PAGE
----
On damping entire bladed disks through dampers on only a few blades

Javier Avalos, Marc Mignolet

Research output: Contribution to journalArticle

12 Scopus citations

Abstract

The focus of this paper is on demonstrating the potential to damp entire bladed disks using dampers on only a fraction of the blades. This problem is first considered without the presence of random mistuning, and it is demonstrated that a few dampers at optimized locations can lead to a significant reduction in the forced response of the entire bladed disk. Unfortunately, this optimum design may not be robust with respect to random mistuning and a notable fraction of the reduction in forced response obtained may disappear because of mistuning. To regain the reduction in forced response but with mistuning present, robustness to mistuning is enhanced by using intentional mistuning in addition to dampers. The intentional mistuning strategy selected here is the A/B pattern mistuning in which the blades all belong to either type A or B. An optimization effort is then performed to obtain the best combination of A/B pattern and damper location to minimize the mistuned forced response of the disk. The addition of intentional mistuning in the system is shown to be very efficient, and the optimum bladed disk design does indeed exhibit a significant reduction in mistuned forced response as compared with the tuned system. These findings were obtained on both single-degree-of-freedom per bladedisk models and a reduced order model of a blisk.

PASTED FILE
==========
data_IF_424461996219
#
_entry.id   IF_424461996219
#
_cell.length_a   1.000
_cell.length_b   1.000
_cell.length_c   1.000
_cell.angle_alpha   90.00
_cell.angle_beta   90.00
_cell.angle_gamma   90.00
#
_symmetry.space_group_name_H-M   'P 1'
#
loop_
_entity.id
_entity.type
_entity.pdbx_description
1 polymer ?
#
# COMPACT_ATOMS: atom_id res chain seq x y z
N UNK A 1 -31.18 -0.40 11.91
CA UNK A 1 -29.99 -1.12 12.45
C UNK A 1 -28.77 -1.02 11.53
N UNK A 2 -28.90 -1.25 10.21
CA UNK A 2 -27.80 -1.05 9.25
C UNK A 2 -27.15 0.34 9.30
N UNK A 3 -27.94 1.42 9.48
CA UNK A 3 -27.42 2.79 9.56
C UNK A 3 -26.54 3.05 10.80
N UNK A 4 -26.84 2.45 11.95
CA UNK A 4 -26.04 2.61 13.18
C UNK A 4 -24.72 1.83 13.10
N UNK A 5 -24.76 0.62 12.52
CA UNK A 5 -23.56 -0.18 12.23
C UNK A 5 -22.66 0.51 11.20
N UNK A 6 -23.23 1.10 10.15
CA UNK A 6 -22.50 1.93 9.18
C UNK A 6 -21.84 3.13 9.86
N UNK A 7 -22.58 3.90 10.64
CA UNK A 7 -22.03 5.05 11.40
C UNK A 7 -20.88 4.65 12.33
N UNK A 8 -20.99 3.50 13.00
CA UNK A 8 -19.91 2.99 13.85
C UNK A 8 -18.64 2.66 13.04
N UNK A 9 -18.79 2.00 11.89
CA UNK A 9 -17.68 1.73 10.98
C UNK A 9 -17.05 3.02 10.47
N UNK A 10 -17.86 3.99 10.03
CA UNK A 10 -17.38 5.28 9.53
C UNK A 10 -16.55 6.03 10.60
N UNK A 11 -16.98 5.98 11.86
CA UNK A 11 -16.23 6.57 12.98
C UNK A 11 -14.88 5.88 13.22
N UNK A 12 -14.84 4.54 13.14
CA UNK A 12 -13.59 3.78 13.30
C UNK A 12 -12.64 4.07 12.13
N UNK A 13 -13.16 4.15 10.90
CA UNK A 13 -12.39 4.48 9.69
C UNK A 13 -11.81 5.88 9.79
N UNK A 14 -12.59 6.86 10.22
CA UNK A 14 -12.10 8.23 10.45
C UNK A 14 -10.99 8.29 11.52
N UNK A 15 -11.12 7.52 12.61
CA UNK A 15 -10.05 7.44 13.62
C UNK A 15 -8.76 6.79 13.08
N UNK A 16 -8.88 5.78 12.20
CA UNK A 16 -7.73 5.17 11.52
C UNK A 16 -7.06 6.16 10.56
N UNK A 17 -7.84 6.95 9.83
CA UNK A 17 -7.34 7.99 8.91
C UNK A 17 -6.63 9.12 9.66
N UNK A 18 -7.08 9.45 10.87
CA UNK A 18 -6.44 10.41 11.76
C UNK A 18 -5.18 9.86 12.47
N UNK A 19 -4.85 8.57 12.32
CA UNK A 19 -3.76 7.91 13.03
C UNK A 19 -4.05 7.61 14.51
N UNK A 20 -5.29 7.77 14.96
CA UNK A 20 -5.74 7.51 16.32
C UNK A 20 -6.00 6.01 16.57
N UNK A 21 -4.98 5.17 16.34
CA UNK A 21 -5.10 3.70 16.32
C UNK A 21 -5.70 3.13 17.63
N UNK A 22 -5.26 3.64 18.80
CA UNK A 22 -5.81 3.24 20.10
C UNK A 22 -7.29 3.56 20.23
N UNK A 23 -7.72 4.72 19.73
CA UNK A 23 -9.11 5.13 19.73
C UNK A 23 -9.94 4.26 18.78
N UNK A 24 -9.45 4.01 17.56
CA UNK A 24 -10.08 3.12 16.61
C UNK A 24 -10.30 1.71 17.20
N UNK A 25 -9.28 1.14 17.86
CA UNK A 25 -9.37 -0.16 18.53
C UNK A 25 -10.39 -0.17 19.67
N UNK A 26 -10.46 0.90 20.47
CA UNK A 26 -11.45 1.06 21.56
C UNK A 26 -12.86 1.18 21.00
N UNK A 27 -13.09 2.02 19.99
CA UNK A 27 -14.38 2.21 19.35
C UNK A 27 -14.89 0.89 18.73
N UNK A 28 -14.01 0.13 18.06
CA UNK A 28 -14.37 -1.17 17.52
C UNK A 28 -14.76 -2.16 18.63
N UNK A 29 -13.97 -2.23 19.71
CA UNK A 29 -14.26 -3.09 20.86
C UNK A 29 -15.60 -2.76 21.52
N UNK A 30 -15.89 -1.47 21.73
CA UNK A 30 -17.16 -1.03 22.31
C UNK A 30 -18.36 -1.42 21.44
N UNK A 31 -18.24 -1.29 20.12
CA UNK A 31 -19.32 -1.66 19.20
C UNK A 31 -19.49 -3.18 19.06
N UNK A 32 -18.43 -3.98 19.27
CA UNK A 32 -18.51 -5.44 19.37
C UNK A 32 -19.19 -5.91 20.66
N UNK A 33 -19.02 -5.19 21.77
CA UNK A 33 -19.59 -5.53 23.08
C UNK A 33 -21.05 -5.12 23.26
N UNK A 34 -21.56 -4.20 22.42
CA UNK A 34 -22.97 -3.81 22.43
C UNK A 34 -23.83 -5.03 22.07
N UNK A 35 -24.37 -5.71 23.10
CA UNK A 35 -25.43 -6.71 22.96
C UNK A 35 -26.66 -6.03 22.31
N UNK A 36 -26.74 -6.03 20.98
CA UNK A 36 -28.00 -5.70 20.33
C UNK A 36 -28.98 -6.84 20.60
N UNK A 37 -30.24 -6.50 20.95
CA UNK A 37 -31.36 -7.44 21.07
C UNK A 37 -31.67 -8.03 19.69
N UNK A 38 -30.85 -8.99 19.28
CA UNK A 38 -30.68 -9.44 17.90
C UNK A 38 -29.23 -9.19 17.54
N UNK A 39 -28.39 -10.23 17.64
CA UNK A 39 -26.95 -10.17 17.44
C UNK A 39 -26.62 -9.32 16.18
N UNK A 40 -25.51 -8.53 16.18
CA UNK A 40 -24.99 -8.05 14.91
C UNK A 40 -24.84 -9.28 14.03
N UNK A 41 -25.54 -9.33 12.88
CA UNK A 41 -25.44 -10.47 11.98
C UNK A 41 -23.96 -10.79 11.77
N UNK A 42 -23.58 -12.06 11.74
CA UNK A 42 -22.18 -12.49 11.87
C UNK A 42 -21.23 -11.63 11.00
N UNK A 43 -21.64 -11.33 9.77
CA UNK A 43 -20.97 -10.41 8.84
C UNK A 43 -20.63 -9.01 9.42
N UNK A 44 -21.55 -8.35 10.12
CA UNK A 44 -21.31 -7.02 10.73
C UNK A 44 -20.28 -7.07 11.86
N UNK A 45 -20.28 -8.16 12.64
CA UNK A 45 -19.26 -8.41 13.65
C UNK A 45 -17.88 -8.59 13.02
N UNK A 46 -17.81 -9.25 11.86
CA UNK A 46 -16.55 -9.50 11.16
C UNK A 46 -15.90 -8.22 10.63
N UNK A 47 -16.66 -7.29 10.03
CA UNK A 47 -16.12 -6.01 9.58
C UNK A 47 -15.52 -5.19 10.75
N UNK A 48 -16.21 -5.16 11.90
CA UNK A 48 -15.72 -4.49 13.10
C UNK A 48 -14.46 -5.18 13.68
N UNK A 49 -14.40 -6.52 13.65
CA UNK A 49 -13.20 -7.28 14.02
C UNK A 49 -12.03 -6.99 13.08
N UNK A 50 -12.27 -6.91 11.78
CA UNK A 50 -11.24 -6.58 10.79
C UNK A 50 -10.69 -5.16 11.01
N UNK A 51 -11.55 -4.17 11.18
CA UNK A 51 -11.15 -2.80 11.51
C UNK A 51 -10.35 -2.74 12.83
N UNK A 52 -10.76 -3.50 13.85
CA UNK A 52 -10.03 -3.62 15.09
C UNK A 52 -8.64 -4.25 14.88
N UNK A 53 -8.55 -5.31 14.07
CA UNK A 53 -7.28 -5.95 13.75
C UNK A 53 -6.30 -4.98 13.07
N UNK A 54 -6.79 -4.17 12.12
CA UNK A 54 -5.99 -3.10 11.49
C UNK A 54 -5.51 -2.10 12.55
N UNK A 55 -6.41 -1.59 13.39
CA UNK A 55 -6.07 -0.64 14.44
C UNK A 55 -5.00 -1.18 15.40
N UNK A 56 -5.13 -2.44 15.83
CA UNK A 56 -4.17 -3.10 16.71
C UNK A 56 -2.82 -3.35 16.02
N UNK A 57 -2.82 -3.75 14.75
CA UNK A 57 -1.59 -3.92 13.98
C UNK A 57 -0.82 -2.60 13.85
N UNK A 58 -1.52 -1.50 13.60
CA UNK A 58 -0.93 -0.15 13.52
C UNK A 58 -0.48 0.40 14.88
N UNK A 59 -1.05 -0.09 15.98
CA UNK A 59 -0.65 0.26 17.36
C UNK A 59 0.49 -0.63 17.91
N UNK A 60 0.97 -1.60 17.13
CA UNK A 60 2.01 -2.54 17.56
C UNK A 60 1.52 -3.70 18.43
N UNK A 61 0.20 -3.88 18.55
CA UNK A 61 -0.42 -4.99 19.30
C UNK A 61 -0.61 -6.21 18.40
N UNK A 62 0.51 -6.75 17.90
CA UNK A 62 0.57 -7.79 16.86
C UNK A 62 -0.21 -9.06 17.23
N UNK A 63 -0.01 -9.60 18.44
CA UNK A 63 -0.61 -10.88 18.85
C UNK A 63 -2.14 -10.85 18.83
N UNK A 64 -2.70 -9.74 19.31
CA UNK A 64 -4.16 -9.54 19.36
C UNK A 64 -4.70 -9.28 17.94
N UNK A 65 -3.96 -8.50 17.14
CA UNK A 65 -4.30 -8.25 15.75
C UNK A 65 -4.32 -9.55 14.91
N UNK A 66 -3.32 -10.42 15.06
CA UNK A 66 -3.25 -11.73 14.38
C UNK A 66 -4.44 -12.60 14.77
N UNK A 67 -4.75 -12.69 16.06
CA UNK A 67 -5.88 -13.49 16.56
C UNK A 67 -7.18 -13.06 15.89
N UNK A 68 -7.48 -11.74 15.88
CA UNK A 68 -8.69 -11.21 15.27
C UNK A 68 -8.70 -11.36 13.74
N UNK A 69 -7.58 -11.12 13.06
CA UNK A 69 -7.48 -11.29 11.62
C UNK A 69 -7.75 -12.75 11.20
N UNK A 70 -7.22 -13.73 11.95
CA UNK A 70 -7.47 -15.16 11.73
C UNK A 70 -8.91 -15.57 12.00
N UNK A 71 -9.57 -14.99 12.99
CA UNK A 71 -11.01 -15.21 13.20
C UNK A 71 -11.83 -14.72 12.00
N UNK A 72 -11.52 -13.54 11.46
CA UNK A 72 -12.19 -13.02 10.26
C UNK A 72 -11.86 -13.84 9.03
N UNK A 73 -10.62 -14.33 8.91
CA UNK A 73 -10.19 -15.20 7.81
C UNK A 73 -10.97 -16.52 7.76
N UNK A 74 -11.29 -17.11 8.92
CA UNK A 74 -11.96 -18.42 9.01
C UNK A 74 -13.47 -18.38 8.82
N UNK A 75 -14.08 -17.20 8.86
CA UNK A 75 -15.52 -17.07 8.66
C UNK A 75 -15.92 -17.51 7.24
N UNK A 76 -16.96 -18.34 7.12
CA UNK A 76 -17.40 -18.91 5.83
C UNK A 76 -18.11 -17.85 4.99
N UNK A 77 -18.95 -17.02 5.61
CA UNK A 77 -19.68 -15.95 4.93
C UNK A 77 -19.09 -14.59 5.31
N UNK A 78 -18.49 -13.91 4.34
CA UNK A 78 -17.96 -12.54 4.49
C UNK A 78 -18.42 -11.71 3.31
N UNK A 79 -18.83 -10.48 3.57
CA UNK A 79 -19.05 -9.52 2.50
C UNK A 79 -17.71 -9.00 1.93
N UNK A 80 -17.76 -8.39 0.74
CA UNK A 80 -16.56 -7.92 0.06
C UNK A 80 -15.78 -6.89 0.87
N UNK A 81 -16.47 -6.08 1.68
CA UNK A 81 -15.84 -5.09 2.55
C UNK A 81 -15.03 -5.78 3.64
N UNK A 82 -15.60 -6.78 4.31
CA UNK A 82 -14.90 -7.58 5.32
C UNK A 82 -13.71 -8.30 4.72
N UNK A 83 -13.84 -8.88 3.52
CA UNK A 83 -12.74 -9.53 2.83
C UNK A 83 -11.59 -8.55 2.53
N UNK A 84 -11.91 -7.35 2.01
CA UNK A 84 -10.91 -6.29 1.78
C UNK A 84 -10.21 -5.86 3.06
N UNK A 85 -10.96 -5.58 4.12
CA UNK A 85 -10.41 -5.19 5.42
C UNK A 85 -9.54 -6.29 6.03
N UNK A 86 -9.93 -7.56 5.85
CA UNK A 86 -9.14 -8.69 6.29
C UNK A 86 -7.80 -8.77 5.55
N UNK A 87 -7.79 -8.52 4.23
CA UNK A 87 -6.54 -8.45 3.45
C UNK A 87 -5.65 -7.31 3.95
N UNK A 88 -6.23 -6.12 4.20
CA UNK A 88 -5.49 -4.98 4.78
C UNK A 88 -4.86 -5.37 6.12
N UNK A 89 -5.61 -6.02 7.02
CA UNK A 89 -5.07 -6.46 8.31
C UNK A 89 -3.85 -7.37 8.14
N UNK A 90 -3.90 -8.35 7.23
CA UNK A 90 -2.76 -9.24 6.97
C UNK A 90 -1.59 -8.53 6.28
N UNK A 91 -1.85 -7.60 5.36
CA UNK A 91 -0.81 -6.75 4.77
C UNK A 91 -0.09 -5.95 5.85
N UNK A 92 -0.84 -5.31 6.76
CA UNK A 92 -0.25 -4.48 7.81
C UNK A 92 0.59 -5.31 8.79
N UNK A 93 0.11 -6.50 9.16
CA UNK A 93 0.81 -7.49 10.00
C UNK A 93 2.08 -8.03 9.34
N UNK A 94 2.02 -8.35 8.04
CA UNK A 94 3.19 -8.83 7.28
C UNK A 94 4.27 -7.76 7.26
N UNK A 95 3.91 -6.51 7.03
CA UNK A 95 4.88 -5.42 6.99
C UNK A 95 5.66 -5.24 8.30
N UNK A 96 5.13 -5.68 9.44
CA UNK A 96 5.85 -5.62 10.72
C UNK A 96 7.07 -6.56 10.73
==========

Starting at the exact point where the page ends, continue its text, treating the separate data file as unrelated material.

Original languageEnglish (US)
Article number092503
JournalJournal of Engineering for Gas Turbines and Power
Volume132
Issue number9
DOIs
StatePublished - Sep 1 2010

Keywords

  • Blade damping
  • Blade vibration
  • Bladed disk
  • Damping optimization
  • Intentional mistuning

ASJC Scopus subject areas

  • Nuclear Energy and Engineering
  • Fuel Technology
  • Aerospace Engineering
  • Energy Engineering and Power Technology
  • Mechanical Engineering

Fingerprint Dive into the research topics of 'On damping entire bladed disks through dampers on only a few blades'. Together they form a unique fingerprint.

  • Cite this